In 1906 Bram Stoker, the author of Dracula, provided inspiration for much future fiction and many movies when he became the first to connect revivified ancient Egyptian female royalty with a living modern-day heroine. In his novel, The Jewel of Seven Stars, a queen's tomb is discovered and her soul inhabits the body of the beautiful daughter of an Egyptologist as she awaits full resurrection via a ruby containing seven seven-pointed stars. Algernon Blackwood's much more interesting story, "The Nemesis of Fire" (1908) presumably used Stoker's rather flawed novel as its basis.
Although the discovery in 1922 and subsequent exploration of Tutankhamen's tomb -- which took ten years-- fueled the public's fascination with ancient Egypt and resulted in many mummy novels and stories, it also had a sobering effect. After the widely publicized autopsy of the mummy, the reality of a mummy as desiccated flesh and bones became fixed in public's mind. The image of the mummy, which had been used in advertising and made fun of in popular songs, was no longer treated in a lighthearted manner.
Once Karloff's character of Imhotep invaded the public consciousness and subsequent films added to the legend, film began influencing literary mummification. One of the better mummy novels of the last few decades was actually a 1977 novelization of the movie The Mummy by horror master Ramsey Campbell writing as Carl Dreadstone. Another, Charles Grant's fast-paced The Long Night Of The Grave (1986), has been compared to watching a colorful Hammer film. The excellent Cities of the Dead (1988) by Michael Paine is a chilling, well-researched, atmospheric novel written in the voice of Howard Carter. Supposedly excerpted from dairies written by Carter in 1903-1904 long before his famous discovery of Tutankhamen's tomb, this book doesn't deal with the walking dead, but with the mysteries of life and life after death.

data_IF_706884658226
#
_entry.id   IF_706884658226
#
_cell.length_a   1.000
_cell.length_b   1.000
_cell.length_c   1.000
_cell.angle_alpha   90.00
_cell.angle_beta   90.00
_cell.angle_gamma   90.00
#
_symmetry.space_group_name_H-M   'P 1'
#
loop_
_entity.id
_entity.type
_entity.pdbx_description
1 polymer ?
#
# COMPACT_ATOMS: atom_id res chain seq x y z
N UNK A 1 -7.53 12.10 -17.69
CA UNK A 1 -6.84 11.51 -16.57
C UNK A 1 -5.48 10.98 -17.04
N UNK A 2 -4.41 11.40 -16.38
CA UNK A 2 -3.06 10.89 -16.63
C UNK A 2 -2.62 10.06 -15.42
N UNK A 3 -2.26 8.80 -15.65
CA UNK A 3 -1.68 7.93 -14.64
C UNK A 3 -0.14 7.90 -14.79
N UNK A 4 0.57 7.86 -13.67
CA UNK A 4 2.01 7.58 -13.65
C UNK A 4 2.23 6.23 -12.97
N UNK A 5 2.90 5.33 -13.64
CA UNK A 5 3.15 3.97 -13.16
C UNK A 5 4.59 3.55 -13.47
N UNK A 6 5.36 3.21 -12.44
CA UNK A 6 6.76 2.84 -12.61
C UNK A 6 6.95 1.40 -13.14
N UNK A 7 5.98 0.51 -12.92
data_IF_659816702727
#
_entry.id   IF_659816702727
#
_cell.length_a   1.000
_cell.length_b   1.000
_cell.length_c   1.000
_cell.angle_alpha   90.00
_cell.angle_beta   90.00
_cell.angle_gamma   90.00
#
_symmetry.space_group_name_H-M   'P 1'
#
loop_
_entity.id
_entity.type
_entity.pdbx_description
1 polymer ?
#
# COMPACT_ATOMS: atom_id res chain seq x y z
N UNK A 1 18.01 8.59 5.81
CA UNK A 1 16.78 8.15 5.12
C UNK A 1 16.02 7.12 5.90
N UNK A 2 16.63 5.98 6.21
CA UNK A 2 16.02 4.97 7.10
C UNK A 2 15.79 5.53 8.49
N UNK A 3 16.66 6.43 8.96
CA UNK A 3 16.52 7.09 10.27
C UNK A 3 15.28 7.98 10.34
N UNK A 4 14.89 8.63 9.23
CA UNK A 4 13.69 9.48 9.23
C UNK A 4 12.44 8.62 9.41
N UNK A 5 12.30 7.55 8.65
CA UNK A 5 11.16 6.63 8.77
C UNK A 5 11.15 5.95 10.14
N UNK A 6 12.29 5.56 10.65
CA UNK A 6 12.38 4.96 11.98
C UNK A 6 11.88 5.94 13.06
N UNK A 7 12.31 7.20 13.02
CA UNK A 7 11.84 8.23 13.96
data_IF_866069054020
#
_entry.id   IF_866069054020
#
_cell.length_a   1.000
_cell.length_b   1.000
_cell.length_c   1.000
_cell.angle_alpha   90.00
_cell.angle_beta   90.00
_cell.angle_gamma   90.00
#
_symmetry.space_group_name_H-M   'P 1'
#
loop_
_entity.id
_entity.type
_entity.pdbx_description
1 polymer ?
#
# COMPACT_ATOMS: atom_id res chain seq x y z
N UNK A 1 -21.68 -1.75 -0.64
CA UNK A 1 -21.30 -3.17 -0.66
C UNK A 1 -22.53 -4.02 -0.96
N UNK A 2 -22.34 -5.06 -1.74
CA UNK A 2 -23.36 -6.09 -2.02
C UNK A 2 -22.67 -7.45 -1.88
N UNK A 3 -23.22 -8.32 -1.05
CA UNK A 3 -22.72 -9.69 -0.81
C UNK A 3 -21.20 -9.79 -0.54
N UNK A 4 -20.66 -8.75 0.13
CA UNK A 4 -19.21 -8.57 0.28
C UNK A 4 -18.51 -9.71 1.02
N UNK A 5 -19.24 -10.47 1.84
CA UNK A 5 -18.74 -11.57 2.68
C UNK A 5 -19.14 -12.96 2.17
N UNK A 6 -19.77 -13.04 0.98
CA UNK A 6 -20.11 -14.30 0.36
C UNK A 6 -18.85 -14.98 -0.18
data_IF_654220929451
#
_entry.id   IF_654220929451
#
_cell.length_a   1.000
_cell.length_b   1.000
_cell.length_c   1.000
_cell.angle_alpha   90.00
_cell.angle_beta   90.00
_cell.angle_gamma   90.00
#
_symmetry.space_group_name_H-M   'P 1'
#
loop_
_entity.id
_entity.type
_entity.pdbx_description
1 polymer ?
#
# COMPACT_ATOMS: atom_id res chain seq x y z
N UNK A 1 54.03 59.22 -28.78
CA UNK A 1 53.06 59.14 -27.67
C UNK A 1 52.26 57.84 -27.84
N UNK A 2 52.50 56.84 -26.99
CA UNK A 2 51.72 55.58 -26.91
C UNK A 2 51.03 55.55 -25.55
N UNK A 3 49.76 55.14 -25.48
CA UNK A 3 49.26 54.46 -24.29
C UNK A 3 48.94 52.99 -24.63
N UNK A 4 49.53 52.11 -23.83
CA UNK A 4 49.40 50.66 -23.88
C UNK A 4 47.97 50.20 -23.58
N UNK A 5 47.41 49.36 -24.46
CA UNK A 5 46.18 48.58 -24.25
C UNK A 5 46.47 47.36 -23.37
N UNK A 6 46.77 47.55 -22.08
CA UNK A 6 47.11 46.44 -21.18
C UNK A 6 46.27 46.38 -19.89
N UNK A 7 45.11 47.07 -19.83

By far the best-selling of all the mummy books is Anne Rice's 1989 The Mummy, or Ramses The Damned. Rice returns to the theme of immortal love and lust with a heavy hand that makes this novel more of a steamy romance than a horror story -- although the idea of Ramses the Great coming to life as a blue-eyed hunk is pretty scary. The book, although immensely popular, has no resolution and more or less promises a sequel that has yet to be forthcoming. Tanya Huff's Blood Lines (1993) features romance and many of what are now standard plot elements.
Three anthologies -- The Mummy Walks Among Us, edited by Vic Ghadalia (1971), Mummy Stories, edited by Martin H. Greenberg (1990), and Mummy!, edited by Bill Pronzini (originally 1980, later published as part of the Tales of the Dead omnibus in 1986) -- are among the very few compilations of short mummy fiction published. There have been comic books based on the mummy myth as well, including those based on the original film, an "erotic" comic, and a fancy twelve-issue limited series based on the Anne Rice book.